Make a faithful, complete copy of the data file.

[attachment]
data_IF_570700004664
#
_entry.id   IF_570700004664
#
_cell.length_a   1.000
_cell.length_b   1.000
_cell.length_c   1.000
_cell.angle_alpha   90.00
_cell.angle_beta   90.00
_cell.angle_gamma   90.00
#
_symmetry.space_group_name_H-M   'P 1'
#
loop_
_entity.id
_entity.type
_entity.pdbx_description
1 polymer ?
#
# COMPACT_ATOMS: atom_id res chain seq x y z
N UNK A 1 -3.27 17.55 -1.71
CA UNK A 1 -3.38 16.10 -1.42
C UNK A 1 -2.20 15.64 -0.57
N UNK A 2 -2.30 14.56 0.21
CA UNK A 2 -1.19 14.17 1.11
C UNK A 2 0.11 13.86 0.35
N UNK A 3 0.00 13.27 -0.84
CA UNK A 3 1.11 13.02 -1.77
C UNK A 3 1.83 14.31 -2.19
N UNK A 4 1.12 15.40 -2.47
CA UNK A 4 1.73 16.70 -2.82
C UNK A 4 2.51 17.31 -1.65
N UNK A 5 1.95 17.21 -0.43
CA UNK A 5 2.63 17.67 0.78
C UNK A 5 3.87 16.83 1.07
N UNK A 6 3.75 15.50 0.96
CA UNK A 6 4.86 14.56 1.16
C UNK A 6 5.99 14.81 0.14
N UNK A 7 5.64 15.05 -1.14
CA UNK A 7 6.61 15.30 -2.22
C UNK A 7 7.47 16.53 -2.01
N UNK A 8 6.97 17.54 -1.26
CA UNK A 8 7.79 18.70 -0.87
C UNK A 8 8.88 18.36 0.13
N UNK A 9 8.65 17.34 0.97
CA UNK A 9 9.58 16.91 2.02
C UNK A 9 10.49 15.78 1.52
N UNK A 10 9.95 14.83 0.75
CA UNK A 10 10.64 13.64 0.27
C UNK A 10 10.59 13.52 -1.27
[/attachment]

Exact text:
data_IF_570700004664
#
_entry.id   IF_570700004664
#
_cell.length_a   1.000
_cell.length_b   1.000
_cell.length_c   1.000
_cell.angle_alpha   90.00
_cell.angle_beta   90.00
_cell.angle_gamma   90.00
#
_symmetry.space_group_name_H-M   'P 1'
#
loop_
_entity.id
_entity.type
_entity.pdbx_description
1 polymer ?
#
# COMPACT_ATOMS: atom_id res chain seq x y z
N UNK A 1 -3.27 17.55 -1.71
CA UNK A 1 -3.38 16.10 -1.42
C UNK A 1 -2.20 15.64 -0.57
N UNK A 2 -2.30 14.56 0.21
CA UNK A 2 -1.19 14.17 1.11
C UNK A 2 0.11 13.86 0.35
N UNK A 3 0.00 13.27 -0.84
CA UNK A 3 1.11 13.02 -1.77
C UNK A 3 1.83 14.31 -2.19
N UNK A 4 1.12 15.40 -2.47
CA UNK A 4 1.73 16.70 -2.82
C UNK A 4 2.51 17.31 -1.65
N UNK A 5 1.95 17.21 -0.43
CA UNK A 5 2.63 17.67 0.78
C UNK A 5 3.87 16.83 1.07
N UNK A 6 3.75 15.50 0.96
CA UNK A 6 4.86 14.56 1.16
C UNK A 6 5.99 14.81 0.14
N UNK A 7 5.64 15.05 -1.14
CA UNK A 7 6.61 15.30 -2.22
C UNK A 7 7.47 16.53 -2.01
N UNK A 8 6.97 17.54 -1.26
CA UNK A 8 7.79 18.70 -0.87
C UNK A 8 8.88 18.36 0.13
N UNK A 9 8.65 17.34 0.97
CA UNK A 9 9.58 16.91 2.02
C UNK A 9 10.49 15.78 1.52
N UNK A 10 9.95 14.83 0.75
CA UNK A 10 10.64 13.64 0.27
C UNK A 10 10.59 13.52 -1.27